and straightway began fishing himself with his own
huge pole and line.

The Three Bears fished all the morning and caught
nothing. At noon, without warning, there was a great
splashing in the river, and Father Bear exclaimed,
"I have a bite!"

Well, he pulled, and pulled, and pulled, and could
not land his fish. There was great excitement on

[Illustration: Father Bear answered sternly, "Mother Bear is always
right"]

[Illustration: Back fell Father Bear]

the raft, until suddenly Father Bear almost caught the
fish. Up came the line, up bobbed the fish-a
huge fish, almost the biggest fish Father Bear had
ever caught. But back fell Father Bear, and bumped
into Mother Bear, and she bumped into Little Bear,
and he sat down in the basket of eggs, because the three
were standing one behind another. Then the fish
flopped back, splash! into the water--and the Three
Bears were hungry!

"Something has happened to the eggs!" exclaimed
Little Bear. "I am afraid they are all squashed."

Sure enough! When Mother Bear took the leaves
off the basket of eggs, what a sight she beheld! Every
shell was broken. Then said Father Bear, laughing:
"Roasted eggs are not so good as scrambled, and noon
is the time for dinner! Mother Bear, let us go ashore
and make camp. We have come a long way from
the farmhouse."

"Father Bear is always right," said Mother Bear,
as she emptied the broken eggs into the frying pan
and began picking out pieces of the shells and tossing
them into the water.

That is how it came about that the Three Bears
built a camp fire at noon and dined on scrambled eggs.
They had a jolly time eating dinner in the woods and
talking about what a huge fish it was that Father Bear
had almost pulled out of the stream in the morning.

But after dinner Little Bear laughed and sang:

  "I had my wish!
  Because Daddy lost his fish!
  Ta-de-dum,
  Ta-de-dum,
  Ta-de-dum-dum-dum!"

until at last the three bears joined hands and danced
round the camp fire singing together:

  "Little Bear had his wish
  When Father Bear lost his fish!
  Ta-de-dum,
  Ta-de-dum,
  Ta-de-dum-dum-dum!"


Three Bears Come to Breakfast

From the day when the Three Bears discovered the
Enchanted Land where bears may walk without fear of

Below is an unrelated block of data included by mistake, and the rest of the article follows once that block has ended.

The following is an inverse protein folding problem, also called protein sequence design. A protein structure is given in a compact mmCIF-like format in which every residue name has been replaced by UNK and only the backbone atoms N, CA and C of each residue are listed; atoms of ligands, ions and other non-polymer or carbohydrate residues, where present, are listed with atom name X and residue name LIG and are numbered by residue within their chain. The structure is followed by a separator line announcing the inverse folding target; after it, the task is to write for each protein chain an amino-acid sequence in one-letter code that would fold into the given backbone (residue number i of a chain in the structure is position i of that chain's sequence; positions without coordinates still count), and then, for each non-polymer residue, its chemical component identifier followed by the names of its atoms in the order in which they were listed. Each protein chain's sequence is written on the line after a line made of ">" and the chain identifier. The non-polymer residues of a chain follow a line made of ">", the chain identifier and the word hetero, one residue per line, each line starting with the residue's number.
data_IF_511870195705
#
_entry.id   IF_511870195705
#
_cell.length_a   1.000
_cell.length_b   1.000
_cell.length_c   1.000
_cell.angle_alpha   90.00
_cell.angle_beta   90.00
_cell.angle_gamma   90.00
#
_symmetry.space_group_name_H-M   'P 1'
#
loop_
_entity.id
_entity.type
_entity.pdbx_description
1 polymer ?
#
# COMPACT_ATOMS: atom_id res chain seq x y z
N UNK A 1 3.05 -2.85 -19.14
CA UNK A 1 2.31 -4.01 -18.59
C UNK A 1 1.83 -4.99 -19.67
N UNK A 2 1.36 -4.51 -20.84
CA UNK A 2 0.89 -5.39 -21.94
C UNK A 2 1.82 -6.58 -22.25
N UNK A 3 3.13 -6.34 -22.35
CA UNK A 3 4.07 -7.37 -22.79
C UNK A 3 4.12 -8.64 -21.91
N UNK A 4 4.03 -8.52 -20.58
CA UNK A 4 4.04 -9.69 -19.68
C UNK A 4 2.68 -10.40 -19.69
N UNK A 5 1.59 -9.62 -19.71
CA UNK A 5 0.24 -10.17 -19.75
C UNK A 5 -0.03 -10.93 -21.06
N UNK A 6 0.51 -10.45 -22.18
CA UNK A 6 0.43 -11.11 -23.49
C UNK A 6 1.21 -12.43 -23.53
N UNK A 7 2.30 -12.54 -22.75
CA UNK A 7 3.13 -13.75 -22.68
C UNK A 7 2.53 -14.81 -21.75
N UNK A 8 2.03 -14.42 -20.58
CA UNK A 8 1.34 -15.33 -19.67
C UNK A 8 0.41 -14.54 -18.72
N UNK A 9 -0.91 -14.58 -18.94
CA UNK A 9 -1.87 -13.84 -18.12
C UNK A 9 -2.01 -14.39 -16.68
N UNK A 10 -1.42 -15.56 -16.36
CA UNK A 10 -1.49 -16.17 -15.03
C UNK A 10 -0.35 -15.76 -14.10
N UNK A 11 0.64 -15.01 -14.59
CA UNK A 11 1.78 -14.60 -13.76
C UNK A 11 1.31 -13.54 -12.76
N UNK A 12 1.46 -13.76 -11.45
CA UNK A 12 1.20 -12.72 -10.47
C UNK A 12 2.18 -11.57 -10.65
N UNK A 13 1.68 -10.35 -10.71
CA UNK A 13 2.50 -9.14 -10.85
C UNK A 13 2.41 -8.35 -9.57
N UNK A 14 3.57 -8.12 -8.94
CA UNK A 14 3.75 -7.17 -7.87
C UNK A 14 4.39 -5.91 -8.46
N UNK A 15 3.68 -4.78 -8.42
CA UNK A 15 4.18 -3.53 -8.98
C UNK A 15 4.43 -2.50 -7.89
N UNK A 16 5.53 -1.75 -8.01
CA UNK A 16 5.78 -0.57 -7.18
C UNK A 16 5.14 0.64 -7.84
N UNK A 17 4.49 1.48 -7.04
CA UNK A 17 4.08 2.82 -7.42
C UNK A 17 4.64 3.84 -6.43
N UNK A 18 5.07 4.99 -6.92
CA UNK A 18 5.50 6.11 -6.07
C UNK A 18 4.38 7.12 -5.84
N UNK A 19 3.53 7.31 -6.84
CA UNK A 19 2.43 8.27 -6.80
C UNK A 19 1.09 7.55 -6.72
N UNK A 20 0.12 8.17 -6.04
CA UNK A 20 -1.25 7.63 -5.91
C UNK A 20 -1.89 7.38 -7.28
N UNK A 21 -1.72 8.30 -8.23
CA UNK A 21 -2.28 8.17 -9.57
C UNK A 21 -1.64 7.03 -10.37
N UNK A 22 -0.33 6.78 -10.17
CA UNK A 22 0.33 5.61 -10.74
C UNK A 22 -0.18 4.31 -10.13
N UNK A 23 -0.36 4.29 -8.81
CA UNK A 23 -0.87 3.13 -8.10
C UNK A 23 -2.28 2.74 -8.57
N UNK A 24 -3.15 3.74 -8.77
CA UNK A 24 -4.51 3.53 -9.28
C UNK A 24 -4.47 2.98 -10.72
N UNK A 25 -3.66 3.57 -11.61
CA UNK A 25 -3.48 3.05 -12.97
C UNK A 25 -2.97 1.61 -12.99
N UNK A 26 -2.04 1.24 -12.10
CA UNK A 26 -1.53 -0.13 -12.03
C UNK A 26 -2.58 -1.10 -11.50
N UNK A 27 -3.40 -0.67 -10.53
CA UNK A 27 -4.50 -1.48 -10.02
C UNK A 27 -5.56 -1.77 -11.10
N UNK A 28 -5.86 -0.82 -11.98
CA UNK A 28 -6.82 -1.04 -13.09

harm, and may safely poke their noses into any man's
tent if they choose, from that day, Little Bear teased to
go back.

"Then let us be off," exclaimed Father Bear at last.
"Let us be off on a holiday journey, Mother Bear.
Come, son, close the door of our little house and away
we go!"

And away they went. Little Bear was so happy when
the three jolly companions finally reached the Enchanted
Land that he went to bed at sunset so that he might
be up early in the morning to explore a country where
rocks were painted in all colors of the rainbow, where
springs of hot water bubbled through the earth, and
where crystal-clear waterfalls filled his little heart with
wonder.

Sure enough, Little Bear awoke in the early dawn, gave
his father a friendly poke in the side, gave his mother's
nose a friendly tweak, and thus merrily the day began.

"Let us take a walk before breakfast," suggested
Little Bear.

[Illustration: He lifted the cover and peeped in]

"Very well," agreed Father Bear, "and let us catch
fish for breakfast in a mountain stream!"

"And we shall cook the fish in the first hot spring along
the way," added Mother Bear.

On through the glorious dawn went the Three Bears,
crooning an old song and joyfully sniffing the air, when
suddenly they came upon a sleeping camp, where the
tents of the campers formed a big circle. In the center
of the circle were the ashes of a campfire, and not far
away was a cookstove standing near a covered wagon.

On that stove was a kettle. Over to that kettle
pranced Little Bear. He lifted the cover and peeped in.

The kettle was full of something Little Bear had never
seen before. Over walked Father Bear, over walked
Mother Bear. They peeped in the kettle and shook their
heads.

"It is something the cook forgot to put away!"
remarked Father Bear in pompous tones.

"You may taste of it if you wish, Son Bear," said his
mother.

Into the kettle went Little Bear's paw, and out it
came filled with soft, brown, juicy fruit. He ate it, and
it was good-so good he ate more and more. Father
Bear ate the fruit, Mother Bear ate the fruit.

"What is it?" they said one to another. But although
they could not answer the question, they liked that fruit
so well they ate and ate until they ate it all up. They
even forgot their manners and smacked their lips.

Suddenly there was a noise in one of the tents, and out
popped the cook's wife, calling, "Oh, the bears are eating
our prunes! Oh, the bears are eating our prunes! Shoo!
Shoo! Shoo! They were eating our prunes!"

"So we were eating prunes!" exclaimed Mother Bear,
as away went the Three Bears, laughing.

"And prunes are good!" piped up Little Bear, in his
shrill, shrill voice.

But Daddy Bear pranced through the forest singing:

  "Oh, let us sing some new, new tunes!
  All about her prunes, prunes, prunes!"

And "Prunes, prunes, prunes," the Three Bears sang
all that merry day. "Prunes, prunes, prunes, prunes
we had for breakfast!"

Little Bear had never heard of the Pied Piper of
Hamelin who rid the town of rats, and then, when he
went back for his promised pay, was only laughed at,
so that he piped away all the children of Hamelin town
and never piped them back again. Mother Bear had
never told Little Bear that story. However, she had